The knock-on effect of the COVID-19 pandemic on the global supply chains, namely the cost of shipping and transportation, in the last eighteen months has magnified the cost of traditional photoshoots, putting even more pressure on retail margins.
released by CGTrader ARsenal shows that 3D virtual photography – also known as 3D rendering – is now the most cost-effective means of creating a substantial product image bank for retail businesses. The global average price of $11,076 for five furniture product photography is now on average six times the market rate for the same number of images shot with 3D photography.
Although prices vary internationally – New York is the most expensive place to conduct a photo shoot, averaging $17,952, while in Montreal, the price drops right down to just $6,178 – even the lowest photo shoot price can’t compete with the $2,000 price tag of 3D virtual photography for the same end result.
CGTrader ARsenal conducted this research by gathering data from more than 100 photo studios and photographers, in 17 cities across 11 countries, from Belgium to Australia, the UK to the USA. Requesting quotes for imagery of five key furniture products – a table, armchair, sofa, vase, and floor lamp – with five product shots with a white background and one lifestyle scene required for each item, amounting to 30 visuals in total. These figures were then compared against the price of producing an identical set of images via virtual photography.
*compared to 3D virtual photography
WHY IS VIRTUAL PHOTOGRAPHY CHEAPER?
Although some cities were able to offer more modest price points, no traditional photography studio was able to match the price of 3D virtual photography. And the reason for this came down to four key factors:
• A traditional photography shoot requires more resources. Beyond the photographer and studio, which only account for 40% of costs, you have stylists, lighting, and props to account for. With virtual photography, the only costs are for the digital artist creating the imagery.
• Photography also requires the transportation of goods. And this can prove surprisingly expensive, especially when large items – such as furniture – are involved. Digital artists do not need to have physical samples of the goods they’re working with to produce accurate 3D renders, just a couple of reference images. In fact, they can get to work even before the products are manufactured, helping retailers accelerate their time-to-market.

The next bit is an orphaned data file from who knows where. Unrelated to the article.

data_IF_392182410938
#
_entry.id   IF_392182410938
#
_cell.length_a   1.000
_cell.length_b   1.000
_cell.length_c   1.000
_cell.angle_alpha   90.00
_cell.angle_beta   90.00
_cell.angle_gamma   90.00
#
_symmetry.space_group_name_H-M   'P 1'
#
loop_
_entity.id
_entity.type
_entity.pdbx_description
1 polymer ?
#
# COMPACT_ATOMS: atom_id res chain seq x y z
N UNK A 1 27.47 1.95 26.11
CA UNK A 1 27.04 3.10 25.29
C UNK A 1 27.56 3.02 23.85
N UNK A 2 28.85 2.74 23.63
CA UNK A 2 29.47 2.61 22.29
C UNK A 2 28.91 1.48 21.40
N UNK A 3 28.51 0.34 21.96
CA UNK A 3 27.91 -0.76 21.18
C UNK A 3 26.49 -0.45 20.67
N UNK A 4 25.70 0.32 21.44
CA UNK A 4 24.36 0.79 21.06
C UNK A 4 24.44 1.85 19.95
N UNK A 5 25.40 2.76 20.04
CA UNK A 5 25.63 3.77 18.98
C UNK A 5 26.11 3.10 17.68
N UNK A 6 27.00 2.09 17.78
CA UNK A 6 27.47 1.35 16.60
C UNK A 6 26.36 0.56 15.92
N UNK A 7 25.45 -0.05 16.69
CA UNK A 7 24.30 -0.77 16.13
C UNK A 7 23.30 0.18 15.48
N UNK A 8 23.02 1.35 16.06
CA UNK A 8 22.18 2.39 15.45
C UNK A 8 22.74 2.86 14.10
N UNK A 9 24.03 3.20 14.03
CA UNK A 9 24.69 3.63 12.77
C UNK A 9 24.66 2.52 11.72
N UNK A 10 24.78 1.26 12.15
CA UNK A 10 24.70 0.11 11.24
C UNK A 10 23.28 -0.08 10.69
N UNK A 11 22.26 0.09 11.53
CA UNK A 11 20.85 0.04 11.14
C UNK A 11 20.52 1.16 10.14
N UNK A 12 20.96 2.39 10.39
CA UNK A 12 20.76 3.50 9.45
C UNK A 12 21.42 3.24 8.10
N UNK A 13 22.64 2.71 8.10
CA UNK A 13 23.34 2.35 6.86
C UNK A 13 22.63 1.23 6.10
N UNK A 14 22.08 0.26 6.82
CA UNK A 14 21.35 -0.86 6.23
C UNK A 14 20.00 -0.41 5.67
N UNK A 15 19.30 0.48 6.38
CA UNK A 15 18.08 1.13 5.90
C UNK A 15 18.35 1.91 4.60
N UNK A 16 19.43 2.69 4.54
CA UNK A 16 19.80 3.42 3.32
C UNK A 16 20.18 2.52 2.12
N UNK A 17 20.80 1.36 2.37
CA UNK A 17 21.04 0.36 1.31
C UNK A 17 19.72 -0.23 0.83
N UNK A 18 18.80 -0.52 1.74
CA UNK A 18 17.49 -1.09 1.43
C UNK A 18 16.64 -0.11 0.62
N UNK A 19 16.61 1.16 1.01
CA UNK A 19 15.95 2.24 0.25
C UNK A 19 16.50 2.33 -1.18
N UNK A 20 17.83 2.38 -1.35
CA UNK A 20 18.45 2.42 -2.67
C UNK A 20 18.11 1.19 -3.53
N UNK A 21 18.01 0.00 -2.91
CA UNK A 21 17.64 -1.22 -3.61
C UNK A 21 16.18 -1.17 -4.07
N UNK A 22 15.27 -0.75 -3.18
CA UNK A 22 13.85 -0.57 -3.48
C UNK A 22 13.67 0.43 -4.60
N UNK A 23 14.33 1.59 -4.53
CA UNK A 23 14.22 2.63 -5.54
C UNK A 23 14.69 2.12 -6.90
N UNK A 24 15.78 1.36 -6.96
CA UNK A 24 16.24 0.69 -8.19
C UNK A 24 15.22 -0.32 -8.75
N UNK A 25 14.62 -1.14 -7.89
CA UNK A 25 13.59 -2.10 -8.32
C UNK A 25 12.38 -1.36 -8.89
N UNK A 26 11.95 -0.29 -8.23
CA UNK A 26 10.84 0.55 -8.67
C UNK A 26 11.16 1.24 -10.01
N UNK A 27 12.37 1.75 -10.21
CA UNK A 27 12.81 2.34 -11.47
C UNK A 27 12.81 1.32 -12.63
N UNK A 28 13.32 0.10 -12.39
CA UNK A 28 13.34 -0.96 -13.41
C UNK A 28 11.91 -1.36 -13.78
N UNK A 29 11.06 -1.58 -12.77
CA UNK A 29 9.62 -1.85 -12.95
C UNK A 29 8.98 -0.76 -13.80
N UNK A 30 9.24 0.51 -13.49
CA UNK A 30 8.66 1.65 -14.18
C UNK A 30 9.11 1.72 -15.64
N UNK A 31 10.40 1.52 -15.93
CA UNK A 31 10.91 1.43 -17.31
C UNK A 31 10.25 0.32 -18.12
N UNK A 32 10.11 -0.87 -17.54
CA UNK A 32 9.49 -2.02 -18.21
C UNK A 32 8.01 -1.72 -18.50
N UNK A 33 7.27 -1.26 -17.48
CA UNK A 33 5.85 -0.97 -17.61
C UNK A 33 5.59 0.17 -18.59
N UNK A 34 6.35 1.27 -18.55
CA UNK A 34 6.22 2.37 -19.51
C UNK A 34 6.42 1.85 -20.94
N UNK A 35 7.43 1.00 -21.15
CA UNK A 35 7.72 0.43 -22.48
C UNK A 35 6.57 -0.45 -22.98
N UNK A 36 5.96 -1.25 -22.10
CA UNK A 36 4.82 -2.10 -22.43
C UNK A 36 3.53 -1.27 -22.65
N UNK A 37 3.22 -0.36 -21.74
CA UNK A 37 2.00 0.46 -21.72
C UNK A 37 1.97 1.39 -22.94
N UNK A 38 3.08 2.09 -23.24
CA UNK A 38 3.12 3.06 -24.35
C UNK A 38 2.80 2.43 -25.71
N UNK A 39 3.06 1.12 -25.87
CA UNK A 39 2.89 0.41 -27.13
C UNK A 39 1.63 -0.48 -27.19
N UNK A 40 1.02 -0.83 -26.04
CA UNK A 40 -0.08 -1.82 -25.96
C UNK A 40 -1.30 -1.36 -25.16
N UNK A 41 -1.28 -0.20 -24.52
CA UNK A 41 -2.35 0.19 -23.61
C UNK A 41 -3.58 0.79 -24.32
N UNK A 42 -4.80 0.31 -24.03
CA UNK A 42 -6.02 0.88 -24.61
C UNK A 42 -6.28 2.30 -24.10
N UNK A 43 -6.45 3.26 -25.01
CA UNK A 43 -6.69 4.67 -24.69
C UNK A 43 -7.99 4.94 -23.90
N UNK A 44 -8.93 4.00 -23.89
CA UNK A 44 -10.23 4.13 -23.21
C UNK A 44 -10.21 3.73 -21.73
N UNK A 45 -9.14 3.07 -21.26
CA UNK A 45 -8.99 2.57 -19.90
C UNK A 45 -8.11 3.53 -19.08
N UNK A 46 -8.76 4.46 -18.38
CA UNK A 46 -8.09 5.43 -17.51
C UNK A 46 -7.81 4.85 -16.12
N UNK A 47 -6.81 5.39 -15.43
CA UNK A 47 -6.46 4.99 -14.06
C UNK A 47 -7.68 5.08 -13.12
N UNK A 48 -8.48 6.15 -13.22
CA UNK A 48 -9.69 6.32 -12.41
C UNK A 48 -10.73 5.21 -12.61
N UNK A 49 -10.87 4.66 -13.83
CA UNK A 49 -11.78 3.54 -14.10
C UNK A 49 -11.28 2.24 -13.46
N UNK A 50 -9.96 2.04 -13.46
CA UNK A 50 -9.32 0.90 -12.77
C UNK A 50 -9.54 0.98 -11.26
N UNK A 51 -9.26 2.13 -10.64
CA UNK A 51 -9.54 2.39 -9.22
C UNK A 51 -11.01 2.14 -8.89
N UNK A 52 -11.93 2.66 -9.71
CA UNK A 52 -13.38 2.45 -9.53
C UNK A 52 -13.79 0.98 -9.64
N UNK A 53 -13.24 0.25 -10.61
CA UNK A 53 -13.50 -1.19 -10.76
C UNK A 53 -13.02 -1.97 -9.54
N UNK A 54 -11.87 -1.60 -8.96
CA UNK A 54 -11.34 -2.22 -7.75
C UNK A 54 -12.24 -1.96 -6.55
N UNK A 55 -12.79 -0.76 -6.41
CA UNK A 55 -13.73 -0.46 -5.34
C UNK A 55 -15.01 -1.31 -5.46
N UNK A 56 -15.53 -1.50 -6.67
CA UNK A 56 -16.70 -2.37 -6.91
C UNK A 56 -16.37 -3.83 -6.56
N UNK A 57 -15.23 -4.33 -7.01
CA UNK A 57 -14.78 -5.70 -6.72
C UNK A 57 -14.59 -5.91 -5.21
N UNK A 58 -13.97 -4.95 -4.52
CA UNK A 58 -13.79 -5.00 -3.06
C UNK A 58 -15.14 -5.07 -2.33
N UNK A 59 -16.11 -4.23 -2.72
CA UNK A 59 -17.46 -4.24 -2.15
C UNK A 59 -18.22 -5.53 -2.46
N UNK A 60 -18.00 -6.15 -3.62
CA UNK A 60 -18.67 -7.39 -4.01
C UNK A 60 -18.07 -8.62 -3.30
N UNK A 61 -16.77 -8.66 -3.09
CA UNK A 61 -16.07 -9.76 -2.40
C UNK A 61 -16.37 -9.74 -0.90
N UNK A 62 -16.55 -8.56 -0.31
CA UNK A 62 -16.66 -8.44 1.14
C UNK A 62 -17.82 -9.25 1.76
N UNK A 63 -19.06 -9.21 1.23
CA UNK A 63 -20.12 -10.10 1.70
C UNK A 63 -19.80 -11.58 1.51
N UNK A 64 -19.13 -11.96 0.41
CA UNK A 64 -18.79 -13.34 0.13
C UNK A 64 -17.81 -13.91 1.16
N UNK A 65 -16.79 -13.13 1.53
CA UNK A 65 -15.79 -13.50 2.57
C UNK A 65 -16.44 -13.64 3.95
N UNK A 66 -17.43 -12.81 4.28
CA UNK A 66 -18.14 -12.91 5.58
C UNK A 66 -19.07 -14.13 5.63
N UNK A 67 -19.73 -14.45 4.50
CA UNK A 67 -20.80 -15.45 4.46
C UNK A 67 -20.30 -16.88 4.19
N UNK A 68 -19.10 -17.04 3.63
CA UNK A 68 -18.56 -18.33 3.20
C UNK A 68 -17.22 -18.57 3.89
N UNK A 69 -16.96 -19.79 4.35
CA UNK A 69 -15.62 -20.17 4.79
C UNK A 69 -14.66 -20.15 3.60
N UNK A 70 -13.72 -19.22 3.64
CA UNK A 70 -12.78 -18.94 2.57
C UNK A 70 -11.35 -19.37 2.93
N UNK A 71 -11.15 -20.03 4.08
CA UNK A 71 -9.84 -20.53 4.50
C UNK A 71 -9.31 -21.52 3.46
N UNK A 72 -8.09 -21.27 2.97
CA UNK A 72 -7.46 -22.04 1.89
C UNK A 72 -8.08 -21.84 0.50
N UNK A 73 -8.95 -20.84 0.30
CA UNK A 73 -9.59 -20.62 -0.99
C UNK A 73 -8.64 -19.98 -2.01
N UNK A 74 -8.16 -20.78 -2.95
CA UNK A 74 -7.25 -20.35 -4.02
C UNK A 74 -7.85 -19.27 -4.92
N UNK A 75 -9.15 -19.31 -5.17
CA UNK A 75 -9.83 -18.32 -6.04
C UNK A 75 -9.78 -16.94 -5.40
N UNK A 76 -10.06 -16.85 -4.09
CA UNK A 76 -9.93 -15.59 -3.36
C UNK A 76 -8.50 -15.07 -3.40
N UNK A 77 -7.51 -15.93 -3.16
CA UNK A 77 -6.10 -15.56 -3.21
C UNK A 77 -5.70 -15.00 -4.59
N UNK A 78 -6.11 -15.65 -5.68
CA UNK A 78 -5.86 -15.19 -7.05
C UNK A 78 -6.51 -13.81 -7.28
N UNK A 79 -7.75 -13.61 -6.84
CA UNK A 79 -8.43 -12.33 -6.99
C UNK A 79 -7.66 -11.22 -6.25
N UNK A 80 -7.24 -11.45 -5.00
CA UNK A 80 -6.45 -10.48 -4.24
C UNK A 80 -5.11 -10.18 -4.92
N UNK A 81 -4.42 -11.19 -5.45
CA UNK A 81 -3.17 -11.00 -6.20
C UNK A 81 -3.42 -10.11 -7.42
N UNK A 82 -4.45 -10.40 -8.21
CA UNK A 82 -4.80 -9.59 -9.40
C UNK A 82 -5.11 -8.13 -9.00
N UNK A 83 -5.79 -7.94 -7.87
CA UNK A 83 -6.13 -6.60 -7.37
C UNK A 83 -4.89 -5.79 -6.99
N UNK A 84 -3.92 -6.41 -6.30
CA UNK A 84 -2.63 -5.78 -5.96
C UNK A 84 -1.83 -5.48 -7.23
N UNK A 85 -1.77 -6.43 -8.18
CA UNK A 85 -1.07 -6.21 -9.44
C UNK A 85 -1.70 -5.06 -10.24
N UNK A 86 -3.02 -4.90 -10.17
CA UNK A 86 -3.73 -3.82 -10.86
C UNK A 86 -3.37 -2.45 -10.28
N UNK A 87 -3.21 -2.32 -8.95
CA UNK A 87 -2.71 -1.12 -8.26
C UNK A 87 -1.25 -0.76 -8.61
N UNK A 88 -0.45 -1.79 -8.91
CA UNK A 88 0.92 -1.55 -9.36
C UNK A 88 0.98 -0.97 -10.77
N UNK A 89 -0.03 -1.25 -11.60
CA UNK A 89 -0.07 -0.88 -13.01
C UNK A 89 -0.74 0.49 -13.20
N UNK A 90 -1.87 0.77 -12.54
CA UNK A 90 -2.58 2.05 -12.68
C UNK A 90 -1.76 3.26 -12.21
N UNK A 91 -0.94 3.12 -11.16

• The total cost of traditional photography largely depends on the studio’s location. Prices for studio rent, equipment and talent differ from country to country, whereas with virtual photography prices are fixed - and can therefore allow for better budget planning as well as bring more savings in the long-term.
• Traditional photographs cannot be changed post-shoot. Each photoshoot delivers a limited number of product visuals that can hardly be altered after the shoot is over. Businesses have no choice but to keep investing in product photoshoots to generate visuals, especially when they have multiple variations of products. The investment in virtual photography, on the other hand, is quickly rewarded, as companies can easily update colors, textures and materials within 3D models to create new visuals at a fraction of the cost. Created once, 3D models can be reused forever.
WHY 3D PRODUCT VISUALIZATION IS THE NATURAL SUCCESSOR TO PHOTOGRAPHY
Customer behavior has been completely changed by the effects of the COVID-19 pandemic, with shoppers pivoting towards online retail for all of their purchases - including furniture. Speaking about these shifts, Dalia Lasaite, CEO and Co-Founder at CGTrader explains: “Good-quality images and interactive shopping experiences are increasingly important for online businesses. With most customers expecting to view at least eight images of a product before making a purchase, it can be difficult and expensive for brands to deliver the experience shoppers require while balancing the cost-effectiveness of product photography.
“Because 3D product photography can be conducted by a single artist, without the need for physical products to be on-site, production fees will always be lower. That’s before you’ve factored in the ability to digitally change integral features of products – color, angle, setting – without the complete reshoot that traditional photography would require. What’s more, the same 3D models can be used for creating WebAR experiences for eCommerce – which, all in all, offers significant savings.”
Traditional photography – in-person shoots with a set and a photographer – is something people know and understand, says Lasaite, but as the technology and AI evolves and more digital artists come on board, 3D product visualization is the natural successor to traditional photography and looks set to hold the future of imagery for online retailers.